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The Language of the Thracians, Ivan Duridanov

VI. The Thracian inscriptions
 

The Thracian inscriptions discovered up to now, were written as unseparated words in Greek letters, which creates many difficulties in their interpretation. Four inscriptions are long enough and are of some significance:

1. An inscription on a golden ring from the village of Ezero, Prvomaj district, dating to the V-th c. BC.

2. An inscription on a stone plate from the village of Kjolmen, Preslav district, probably dating to the VI-th c. BC.

3. An inscription on a golden ring from the village of Duvanli, Plovdiv district, probably dating to the V-th c. BC.

4. An inscription, repeated four times on four silver vessels discovered in a mound near the same village of Duvanli, dating to the end of the V-th or the beginning of the IV-th c. BC.


1. The Ezero inscription

The inscription was found in the 1912 excavation of a mould near the village of Ezero, Prvomaj district. It consists of eight lines and 61 letters engraved on a golden ring:

The text is:

The text of the Ezero inscription

In the same neighbouhood besides the ring there were found other items belonging to a burial – a golden diadem, a small golden spoon, two triangular golden plates, a broken bronze vessel, a round bronze mirror and a broken bronze bracelet. It was obvious that the golden ring belonged to the burial of a noble Thracian. The reading of the letters poses no difficulties but division of the text into words is uncertain. Up to now there appeared more than 20 translations of this text [See D. Detschew, Die thrakischen Sprachreste, Wien, 1957, pp.567-582], none of them being commonly accepted. Here we list the interpretations of the Buglarians academicians D. Dechev and Vl. Georgiev.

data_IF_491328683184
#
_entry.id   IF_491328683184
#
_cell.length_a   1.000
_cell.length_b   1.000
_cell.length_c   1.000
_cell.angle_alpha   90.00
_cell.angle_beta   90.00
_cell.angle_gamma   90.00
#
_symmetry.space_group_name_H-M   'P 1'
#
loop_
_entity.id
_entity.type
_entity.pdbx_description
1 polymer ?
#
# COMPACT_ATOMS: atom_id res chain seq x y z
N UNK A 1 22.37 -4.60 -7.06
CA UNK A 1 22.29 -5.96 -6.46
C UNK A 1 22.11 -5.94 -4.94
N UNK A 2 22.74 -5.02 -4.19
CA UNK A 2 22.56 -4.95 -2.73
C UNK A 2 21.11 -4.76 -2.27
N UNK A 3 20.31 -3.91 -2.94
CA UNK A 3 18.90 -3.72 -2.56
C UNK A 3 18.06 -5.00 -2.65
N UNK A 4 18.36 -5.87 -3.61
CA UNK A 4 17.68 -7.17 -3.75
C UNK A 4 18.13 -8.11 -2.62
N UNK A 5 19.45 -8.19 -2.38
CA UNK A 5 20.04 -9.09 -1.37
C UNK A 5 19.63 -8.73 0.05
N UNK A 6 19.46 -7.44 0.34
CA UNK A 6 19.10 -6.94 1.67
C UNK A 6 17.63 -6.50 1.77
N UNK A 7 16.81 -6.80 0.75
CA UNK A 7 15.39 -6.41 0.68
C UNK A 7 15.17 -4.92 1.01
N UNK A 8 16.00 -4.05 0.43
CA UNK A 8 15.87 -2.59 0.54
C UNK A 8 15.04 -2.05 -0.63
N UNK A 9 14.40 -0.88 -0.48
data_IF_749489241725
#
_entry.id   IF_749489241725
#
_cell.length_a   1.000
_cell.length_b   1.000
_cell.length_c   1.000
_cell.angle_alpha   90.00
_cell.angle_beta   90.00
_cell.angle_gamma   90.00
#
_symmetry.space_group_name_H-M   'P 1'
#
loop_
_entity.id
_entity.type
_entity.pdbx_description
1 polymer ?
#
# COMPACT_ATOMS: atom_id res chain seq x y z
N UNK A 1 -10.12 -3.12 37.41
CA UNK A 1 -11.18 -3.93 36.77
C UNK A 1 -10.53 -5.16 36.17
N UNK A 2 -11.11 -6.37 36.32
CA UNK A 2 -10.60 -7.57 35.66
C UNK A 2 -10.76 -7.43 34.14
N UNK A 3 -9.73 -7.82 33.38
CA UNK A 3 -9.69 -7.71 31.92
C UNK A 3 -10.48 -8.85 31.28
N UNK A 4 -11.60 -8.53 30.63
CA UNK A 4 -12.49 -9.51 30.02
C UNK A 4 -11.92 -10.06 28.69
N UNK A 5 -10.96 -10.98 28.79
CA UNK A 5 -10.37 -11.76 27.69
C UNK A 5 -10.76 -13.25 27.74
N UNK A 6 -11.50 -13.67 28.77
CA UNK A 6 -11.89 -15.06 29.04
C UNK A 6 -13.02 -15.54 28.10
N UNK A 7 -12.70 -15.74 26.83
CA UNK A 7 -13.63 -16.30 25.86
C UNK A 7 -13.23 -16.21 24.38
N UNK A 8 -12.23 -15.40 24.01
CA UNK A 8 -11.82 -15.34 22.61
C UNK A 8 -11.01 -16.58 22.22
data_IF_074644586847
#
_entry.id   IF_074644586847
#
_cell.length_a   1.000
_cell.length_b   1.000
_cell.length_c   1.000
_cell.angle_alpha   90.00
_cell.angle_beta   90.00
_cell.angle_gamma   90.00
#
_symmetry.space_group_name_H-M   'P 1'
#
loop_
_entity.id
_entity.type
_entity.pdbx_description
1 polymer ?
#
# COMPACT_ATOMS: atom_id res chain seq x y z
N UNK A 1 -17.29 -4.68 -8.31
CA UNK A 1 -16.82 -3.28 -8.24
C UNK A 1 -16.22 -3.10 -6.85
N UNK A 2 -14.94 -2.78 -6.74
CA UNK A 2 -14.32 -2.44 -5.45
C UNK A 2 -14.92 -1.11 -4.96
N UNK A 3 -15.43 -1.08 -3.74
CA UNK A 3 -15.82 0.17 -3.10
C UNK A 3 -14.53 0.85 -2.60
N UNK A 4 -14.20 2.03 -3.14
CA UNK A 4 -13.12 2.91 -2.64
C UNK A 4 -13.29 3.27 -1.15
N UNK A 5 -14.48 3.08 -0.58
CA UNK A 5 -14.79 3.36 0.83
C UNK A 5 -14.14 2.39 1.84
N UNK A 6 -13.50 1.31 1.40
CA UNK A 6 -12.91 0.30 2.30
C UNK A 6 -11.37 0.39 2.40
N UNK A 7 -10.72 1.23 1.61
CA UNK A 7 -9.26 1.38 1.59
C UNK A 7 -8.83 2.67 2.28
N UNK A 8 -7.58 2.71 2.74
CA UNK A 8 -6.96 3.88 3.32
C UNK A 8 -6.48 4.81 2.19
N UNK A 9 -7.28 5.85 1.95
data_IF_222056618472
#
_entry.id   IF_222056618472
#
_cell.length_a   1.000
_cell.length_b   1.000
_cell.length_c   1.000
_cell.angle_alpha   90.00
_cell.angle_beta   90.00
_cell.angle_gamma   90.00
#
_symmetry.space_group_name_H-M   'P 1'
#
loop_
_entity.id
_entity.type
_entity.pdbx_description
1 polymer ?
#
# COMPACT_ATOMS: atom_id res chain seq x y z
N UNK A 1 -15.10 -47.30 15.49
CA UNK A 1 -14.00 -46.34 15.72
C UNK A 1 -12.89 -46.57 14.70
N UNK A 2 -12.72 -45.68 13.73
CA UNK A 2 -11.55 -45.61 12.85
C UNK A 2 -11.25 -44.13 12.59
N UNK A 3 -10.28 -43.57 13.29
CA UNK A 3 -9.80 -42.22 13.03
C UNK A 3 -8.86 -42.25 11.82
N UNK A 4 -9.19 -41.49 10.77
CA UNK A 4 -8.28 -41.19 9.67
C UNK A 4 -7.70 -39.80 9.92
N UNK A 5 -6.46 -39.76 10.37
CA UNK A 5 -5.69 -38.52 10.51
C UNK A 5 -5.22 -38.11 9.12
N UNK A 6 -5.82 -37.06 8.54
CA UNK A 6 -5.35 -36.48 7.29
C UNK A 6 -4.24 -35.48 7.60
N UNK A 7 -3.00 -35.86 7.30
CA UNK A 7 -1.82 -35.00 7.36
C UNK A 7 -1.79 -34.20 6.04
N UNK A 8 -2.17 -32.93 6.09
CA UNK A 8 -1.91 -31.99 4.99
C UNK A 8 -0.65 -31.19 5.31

D. Dechev proposed the following reading:

Text:               Rolisteneas Nerenea tiltean esko Arazea domean Tilezupta mie erazilta
Translation:  “I am Rolesteneas, a descendant of Nereneas. Tilezipta, an Arazian woman,
                        delivered me to the ground (i.e. buried me).”

Vl. Georgiev also thought that the ring was specially made for a solemn (three-days long) exposure of the deceased before he was buried. He also utilized the Herodotus’ account that some Thracian tribes had the custom when some noble Thracian dies, to bury with him one of his favourite wives. He proposed the following reading:

Text:               Rolistene, as Nerenea Tiltea nesko arazea do mean tilezyptam, ie eraz elta
Translation: “Rolistene (=You, Rolisten), I, Nerenea Tiltea, die peaceful next to [you] my dear deceased,
                         [I] who nourished (brough up) the children.”


2. The Kjolmen inscription

It was carved on a stone plate (broken in the upper part) which was found lying above a grave excavated in 1965 at the village od Kjolmen, Preslav district. It is also written with Greek letters but in a peculiar way: one line was written from right to the left, the next one – from left to the right, etc. (it is the so called bustrophedon, used by the Greeks in the VI c. BC.):